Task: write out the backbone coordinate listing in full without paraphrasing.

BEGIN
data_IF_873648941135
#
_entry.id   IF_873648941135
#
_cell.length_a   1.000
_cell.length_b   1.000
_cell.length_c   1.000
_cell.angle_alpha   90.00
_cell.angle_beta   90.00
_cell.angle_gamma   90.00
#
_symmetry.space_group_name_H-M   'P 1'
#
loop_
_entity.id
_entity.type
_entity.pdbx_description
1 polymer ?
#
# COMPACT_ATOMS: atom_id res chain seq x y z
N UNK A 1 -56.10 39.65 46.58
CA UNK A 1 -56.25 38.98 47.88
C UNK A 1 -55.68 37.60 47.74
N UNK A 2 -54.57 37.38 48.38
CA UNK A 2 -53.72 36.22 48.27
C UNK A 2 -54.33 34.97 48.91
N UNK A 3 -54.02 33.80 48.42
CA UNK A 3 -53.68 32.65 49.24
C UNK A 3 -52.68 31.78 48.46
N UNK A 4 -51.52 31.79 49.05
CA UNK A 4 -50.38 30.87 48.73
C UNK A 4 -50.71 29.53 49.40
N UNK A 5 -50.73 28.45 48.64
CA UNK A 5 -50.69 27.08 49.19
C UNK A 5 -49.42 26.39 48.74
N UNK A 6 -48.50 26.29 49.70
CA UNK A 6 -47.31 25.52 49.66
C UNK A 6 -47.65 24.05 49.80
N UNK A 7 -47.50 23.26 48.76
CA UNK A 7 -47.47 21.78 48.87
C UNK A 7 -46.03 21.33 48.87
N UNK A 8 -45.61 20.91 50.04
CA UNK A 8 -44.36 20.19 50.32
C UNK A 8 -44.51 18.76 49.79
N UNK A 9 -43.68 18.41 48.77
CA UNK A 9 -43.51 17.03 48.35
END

data_IF_873648941135
#
_entry.id   IF_873648941135
#
_cell.length_a   1.000
_cell.length_b   1.000
_cell.length_c   1.000
_cell.angle_alpha   90.00
_cell.angle_beta   90.00
_cell.angle_gamma   90.00
#
_symmetry.space_group_name_H-M   'P 1'
#
loop_
_entity.id
_entity.type
_entity.pdbx_description
1 polymer ?
#
# COMPACT_ATOMS: atom_id res chain seq x y z
N UNK A 1 -56.10 39.65 46.58
CA UNK A 1 -56.25 38.98 47.88
C UNK A 1 -55.68 37.60 47.74
N UNK A 2 -54.57 37.38 48.38
CA UNK A 2 -53.72 36.22 48.27
C UNK A 2 -54.33 34.97 48.91
N UNK A 3 -54.02 33.80 48.42
CA UNK A 3 -53.68 32.65 49.24
C UNK A 3 -52.68 31.78 48.46
N UNK A 4 -51.52 31.79 49.05
CA UNK A 4 -50.38 30.87 48.73
C UNK A 4 -50.71 29.53 49.40
N UNK A 5 -50.73 28.45 48.64
CA UNK A 5 -50.69 27.08 49.19
C UNK A 5 -49.42 26.39 48.74
N UNK A 6 -48.50 26.29 49.70
CA UNK A 6 -47.31 25.52 49.66
C UNK A 6 -47.65 24.05 49.80
N UNK A 7 -47.50 23.26 48.76
CA UNK A 7 -47.47 21.78 48.87
C UNK A 7 -46.03 21.33 48.87
N UNK A 8 -45.61 20.91 50.04
CA UNK A 8 -44.36 20.19 50.32
C UNK A 8 -44.51 18.76 49.79
N UNK A 9 -43.68 18.41 48.77
CA UNK A 9 -43.51 17.03 48.35